NVIDIA has let loose some more technical talk about the upcoming project Kal-El chip, and are showing off a new patented process they call vSMP (variable Symmetric Multiprocessing). As part of this new tech, they tell us of a new fifth CPU core that resides on the silicon designed to maximize the power savings of multi-core processing. I'll leave the tech talk to the whitepapers themselves (be sure to check them out at the source link), but we can break it down in human terms, after the jump.
That picture here is the biggest news. Because of the way the NVIDIA's vSMP works and the addition of the fifth companion core, NVIDIA says we'll see a significant decrease in power use, which equals better battery life. Yes, that's the same promise we heard when the first dual-core chips came out, and we were a little disappointed. This time around though, we've got a novel method of dealing with power use while the phone is idling along -- like in your pocket with the screen off. This comes with a software component, which NVIDIA says is OS transparent -- meaning nothing in Android needs optimized to use it. We don't have the full details about this one, but I imagine it means a kernel level component or module. Combine this with a dedicated Cortex A9 core clocked at 500MHz and designed to kick in a low power consumption solution when you aren't actively using the interface, and you get something, that on paper at least, sounds like a genius idea. Toss in the fact that both the four main cores and the companion core share the same cache, and it has been programmed to transmit data at the same rate for each and it sounds like a genius idea off the paper as well. (Pardon the nerdgasm.) Of course the other benefits of having a multi-core CPU and multi-threaded programs using it, like twice the number crunching performance, apply as well. The Kal-El is going to chew through benchmarks as well as Android apps like butter.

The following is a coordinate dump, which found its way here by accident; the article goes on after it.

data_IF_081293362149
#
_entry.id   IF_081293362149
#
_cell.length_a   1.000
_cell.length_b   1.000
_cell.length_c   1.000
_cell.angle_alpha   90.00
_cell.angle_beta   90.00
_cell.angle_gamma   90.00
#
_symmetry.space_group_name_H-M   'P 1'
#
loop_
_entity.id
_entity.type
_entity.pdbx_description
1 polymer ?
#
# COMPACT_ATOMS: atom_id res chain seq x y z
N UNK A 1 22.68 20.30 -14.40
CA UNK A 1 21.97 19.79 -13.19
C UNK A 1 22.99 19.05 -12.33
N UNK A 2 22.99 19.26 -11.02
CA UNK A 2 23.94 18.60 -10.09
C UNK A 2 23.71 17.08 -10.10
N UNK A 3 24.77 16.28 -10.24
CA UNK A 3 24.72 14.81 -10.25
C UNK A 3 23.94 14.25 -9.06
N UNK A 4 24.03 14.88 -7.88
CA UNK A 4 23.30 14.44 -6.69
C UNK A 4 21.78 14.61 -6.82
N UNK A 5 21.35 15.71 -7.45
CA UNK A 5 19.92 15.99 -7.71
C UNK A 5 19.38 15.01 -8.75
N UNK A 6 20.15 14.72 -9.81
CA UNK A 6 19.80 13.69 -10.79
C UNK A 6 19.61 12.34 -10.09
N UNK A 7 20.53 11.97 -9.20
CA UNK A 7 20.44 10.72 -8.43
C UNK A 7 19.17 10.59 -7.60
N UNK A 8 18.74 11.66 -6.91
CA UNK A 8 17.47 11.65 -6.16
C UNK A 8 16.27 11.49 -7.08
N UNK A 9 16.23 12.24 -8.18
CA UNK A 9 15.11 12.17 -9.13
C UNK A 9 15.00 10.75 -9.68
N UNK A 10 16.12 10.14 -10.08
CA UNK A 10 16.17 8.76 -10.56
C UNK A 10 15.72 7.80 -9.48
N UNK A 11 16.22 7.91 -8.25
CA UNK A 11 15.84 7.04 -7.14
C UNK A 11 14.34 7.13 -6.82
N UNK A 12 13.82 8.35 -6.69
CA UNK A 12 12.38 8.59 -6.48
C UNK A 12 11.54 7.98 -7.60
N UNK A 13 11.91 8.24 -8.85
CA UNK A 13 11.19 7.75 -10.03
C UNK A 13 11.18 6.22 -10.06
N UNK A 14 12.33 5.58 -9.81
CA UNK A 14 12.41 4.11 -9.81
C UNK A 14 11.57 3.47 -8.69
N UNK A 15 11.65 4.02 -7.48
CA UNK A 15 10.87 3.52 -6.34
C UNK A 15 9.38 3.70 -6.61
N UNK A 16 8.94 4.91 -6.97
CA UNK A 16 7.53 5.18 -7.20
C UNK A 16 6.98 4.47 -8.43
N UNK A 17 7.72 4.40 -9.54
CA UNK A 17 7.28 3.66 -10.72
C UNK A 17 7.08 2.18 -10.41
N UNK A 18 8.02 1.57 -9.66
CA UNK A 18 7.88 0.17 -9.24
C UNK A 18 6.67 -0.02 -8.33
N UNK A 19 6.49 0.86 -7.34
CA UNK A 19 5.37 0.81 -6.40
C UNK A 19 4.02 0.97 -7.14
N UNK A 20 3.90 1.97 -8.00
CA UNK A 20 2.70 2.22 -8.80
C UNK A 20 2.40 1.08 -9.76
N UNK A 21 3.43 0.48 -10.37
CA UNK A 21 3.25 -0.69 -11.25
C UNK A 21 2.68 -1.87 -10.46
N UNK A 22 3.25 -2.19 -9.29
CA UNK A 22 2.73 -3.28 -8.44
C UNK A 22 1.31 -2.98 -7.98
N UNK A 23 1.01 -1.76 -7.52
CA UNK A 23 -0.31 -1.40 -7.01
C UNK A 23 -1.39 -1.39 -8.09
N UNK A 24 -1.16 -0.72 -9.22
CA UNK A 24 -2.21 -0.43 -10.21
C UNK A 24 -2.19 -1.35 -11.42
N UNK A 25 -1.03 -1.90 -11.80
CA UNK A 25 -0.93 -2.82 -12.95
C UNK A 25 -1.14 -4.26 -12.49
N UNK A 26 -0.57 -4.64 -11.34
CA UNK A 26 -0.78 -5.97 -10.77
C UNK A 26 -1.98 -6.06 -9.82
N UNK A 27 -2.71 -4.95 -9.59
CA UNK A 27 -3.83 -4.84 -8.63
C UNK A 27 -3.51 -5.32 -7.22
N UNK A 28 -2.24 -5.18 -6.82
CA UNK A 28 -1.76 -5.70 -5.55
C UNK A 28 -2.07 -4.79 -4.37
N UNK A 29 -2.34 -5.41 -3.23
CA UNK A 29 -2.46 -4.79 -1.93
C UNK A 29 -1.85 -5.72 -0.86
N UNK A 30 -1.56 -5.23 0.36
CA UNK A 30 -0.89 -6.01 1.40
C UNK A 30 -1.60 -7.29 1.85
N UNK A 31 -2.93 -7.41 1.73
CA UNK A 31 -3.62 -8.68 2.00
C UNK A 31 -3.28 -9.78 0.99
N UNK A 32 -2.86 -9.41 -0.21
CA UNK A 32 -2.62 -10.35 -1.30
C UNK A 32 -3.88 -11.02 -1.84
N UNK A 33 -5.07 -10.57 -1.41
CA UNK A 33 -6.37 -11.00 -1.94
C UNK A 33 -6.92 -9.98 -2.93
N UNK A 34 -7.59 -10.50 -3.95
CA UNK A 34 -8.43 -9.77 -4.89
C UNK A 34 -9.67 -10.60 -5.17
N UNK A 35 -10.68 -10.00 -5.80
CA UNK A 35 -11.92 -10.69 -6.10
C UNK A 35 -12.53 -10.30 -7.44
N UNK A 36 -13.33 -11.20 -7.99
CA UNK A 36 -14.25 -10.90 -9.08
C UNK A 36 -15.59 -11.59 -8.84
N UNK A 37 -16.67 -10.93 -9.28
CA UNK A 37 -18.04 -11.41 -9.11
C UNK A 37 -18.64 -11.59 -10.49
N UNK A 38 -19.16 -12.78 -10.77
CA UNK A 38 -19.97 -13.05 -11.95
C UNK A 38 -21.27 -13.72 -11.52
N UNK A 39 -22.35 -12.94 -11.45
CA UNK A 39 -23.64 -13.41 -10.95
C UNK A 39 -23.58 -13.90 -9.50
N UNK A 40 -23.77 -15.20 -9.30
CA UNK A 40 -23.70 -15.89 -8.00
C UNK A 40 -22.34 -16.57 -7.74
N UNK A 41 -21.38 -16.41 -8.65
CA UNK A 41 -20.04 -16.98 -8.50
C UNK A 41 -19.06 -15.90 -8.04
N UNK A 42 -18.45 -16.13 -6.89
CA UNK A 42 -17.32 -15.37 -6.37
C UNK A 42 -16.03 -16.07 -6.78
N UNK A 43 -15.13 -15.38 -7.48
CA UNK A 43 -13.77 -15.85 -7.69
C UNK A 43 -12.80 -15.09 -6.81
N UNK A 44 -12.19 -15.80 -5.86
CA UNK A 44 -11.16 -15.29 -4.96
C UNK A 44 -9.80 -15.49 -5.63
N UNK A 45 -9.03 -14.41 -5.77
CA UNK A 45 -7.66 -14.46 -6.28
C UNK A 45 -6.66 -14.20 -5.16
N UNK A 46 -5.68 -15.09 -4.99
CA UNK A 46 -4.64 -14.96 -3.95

And then there's the newly designed GPU, with 12 cores of it's own. Offering three-times the performance of the Tegra 2, it not only should provide exceptional performance on current software, but also open up some cool new options to developers -- like real-time physics rendering and dynamic lighting. We know how that's going to work, thanks to a nifty video NVIDIA released back in May -- even on unfinished hardware this looks damn nice.
Of course we still need to see this for ourselves, and we will. The general consensus is that we'll be seeing the Kal-El in tablets this year, and I fully plan to start pestering anyone who will listen to get one in my hot little hands ASAP. There's more to the technical side of things, and I encourage everyone to read the whitepapers linked at the source link -- and don't be afraid to discuss anything in the forums where we can all geek out together.